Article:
A £3.8bn stamp duty cut meanwhile sounds bold, but arguably is of limited impact when many such first-time buyers were exempt on purchases up to £300,000 already. We may see purchases brought forward to take advantage of the holiday by people who were already intending to move, and a resultant drop in demand next year.
But with just £1,500 in tax to be saved on the average purchase price of about £200,000, will that make a difference at the margin when consumer confidence around big ticket purchases is at record lows?
As for the furlough bonus, accountants say the £1,000 incentive will have a negligible effect on hiring and firing decisions and smacks more of a PR stunt than a strategy. A much bolder decision would have been to cut employers’ national insurance contributions and raise the employment allowance, but the Chancellor may be keeping that in the locker for an autumn Budget potentially overshadowed by a deepening jobs crisis.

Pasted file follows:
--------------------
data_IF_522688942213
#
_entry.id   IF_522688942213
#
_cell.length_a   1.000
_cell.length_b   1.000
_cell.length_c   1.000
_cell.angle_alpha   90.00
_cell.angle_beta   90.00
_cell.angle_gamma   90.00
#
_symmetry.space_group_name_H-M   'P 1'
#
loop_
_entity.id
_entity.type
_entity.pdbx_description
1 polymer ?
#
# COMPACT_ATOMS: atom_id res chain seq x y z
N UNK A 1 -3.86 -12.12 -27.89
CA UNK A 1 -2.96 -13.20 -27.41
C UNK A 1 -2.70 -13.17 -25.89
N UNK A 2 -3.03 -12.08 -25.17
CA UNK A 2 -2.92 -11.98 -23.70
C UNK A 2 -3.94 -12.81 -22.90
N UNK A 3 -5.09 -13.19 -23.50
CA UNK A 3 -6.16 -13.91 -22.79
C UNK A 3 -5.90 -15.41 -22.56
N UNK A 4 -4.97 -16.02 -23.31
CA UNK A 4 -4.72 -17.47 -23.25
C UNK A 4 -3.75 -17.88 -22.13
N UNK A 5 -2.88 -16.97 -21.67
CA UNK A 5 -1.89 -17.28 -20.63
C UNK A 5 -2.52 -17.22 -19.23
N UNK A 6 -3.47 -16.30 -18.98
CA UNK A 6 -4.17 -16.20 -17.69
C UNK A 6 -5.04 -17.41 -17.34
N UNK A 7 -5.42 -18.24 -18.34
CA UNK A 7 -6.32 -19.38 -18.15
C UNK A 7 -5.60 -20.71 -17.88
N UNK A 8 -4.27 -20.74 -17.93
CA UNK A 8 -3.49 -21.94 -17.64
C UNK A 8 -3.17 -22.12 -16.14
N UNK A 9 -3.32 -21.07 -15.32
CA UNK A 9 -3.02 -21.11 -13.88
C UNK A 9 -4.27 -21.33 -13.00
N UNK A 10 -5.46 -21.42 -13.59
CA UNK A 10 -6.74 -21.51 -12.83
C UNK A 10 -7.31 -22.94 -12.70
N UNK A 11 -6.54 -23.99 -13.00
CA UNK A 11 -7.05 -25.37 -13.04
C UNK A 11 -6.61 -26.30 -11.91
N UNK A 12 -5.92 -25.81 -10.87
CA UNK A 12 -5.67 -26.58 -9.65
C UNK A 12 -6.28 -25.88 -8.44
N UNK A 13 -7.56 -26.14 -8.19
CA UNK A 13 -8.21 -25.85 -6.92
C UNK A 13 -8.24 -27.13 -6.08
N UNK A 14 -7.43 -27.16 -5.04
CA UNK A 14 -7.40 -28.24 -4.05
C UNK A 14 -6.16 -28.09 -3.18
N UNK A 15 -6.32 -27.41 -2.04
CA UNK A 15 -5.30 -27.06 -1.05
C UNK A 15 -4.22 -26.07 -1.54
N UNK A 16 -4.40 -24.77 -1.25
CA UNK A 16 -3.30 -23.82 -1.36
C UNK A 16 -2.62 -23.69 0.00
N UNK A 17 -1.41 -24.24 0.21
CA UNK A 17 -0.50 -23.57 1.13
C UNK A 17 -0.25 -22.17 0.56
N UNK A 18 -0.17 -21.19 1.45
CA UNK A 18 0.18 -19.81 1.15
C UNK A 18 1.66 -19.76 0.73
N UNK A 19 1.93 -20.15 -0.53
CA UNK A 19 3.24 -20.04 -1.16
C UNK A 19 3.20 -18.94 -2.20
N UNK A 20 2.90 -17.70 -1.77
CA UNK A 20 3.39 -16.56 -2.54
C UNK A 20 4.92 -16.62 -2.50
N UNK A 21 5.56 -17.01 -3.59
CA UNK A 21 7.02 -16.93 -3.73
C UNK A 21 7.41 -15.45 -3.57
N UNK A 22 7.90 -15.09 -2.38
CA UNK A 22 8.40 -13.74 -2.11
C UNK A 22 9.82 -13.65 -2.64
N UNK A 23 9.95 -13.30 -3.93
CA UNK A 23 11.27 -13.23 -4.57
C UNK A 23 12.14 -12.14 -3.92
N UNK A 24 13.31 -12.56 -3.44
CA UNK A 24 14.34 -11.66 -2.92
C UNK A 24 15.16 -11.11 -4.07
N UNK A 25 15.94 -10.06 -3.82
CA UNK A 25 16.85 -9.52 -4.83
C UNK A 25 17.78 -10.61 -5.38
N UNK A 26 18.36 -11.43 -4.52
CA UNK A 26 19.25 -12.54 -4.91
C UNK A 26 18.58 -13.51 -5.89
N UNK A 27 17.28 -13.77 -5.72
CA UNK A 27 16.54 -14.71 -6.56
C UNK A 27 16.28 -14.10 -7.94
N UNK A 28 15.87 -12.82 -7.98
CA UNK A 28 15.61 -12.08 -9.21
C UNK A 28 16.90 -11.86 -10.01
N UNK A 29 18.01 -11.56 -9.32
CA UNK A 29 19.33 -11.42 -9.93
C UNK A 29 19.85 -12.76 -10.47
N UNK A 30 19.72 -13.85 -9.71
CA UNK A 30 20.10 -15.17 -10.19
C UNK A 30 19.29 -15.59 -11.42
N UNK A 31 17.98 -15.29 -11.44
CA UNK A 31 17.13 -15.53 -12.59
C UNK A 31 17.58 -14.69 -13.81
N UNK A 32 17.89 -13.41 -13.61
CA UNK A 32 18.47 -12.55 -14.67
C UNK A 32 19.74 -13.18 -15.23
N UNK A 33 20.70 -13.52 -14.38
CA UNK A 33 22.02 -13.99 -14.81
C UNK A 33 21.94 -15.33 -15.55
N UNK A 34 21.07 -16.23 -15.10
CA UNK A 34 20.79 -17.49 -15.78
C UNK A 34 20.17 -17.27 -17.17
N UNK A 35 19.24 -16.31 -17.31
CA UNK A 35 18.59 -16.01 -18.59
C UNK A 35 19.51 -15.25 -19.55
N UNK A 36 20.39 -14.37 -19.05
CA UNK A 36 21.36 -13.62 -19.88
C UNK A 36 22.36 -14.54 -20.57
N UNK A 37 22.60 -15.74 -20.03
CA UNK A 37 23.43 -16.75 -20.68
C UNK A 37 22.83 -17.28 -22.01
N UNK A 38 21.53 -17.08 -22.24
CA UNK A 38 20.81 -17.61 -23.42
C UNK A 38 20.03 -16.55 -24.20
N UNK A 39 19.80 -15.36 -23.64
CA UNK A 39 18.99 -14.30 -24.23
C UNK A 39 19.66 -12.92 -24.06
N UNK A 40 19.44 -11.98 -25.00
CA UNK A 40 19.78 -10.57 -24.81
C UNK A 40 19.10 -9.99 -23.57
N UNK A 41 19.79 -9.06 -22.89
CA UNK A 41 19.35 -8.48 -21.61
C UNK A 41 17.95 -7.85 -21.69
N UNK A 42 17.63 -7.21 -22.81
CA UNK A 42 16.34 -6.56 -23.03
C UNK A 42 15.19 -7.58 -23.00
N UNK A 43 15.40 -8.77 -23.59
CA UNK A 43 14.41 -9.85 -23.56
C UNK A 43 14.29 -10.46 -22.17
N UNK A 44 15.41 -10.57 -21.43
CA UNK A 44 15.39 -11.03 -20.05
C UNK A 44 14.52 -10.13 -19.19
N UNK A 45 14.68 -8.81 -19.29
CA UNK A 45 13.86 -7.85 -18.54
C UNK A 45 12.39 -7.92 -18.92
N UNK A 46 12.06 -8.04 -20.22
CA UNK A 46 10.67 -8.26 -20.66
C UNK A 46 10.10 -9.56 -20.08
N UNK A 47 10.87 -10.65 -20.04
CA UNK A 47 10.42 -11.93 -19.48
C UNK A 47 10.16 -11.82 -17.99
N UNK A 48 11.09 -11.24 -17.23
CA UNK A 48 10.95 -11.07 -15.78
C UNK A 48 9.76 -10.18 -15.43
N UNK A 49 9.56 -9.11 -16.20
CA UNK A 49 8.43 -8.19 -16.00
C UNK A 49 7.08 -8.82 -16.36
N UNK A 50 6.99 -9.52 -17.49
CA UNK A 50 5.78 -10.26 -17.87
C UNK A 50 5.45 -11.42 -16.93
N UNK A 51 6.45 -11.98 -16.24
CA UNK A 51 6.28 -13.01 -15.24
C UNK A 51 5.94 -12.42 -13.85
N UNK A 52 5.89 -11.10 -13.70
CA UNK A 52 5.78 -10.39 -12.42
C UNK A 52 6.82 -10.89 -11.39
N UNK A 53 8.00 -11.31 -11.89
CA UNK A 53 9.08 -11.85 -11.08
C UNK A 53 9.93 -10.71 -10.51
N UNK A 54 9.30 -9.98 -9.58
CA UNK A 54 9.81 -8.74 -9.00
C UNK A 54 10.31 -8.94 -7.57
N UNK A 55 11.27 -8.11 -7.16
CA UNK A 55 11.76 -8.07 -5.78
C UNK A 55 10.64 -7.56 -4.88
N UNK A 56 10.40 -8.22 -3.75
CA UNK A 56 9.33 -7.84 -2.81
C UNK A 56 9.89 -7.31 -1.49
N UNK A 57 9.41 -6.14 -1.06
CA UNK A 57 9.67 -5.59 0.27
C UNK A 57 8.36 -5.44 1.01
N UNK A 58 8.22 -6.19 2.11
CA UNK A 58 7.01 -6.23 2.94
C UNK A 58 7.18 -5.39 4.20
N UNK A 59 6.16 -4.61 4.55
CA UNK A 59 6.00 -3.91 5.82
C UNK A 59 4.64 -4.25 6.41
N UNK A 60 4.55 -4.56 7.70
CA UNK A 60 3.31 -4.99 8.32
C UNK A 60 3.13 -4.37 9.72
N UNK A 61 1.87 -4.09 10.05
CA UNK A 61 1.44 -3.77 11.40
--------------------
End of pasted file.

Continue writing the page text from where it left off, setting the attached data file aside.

Sunak has made a habit of under-promising and over-delivering – but not today. This was a Chancellor who doesn’t want to offer “false hope” to those in danger of losing their jobs. And his dark hint over the “medium-term” fixing of the public finances – a Banquo at this “eat out to help out” feast – will worry businesses and households alike.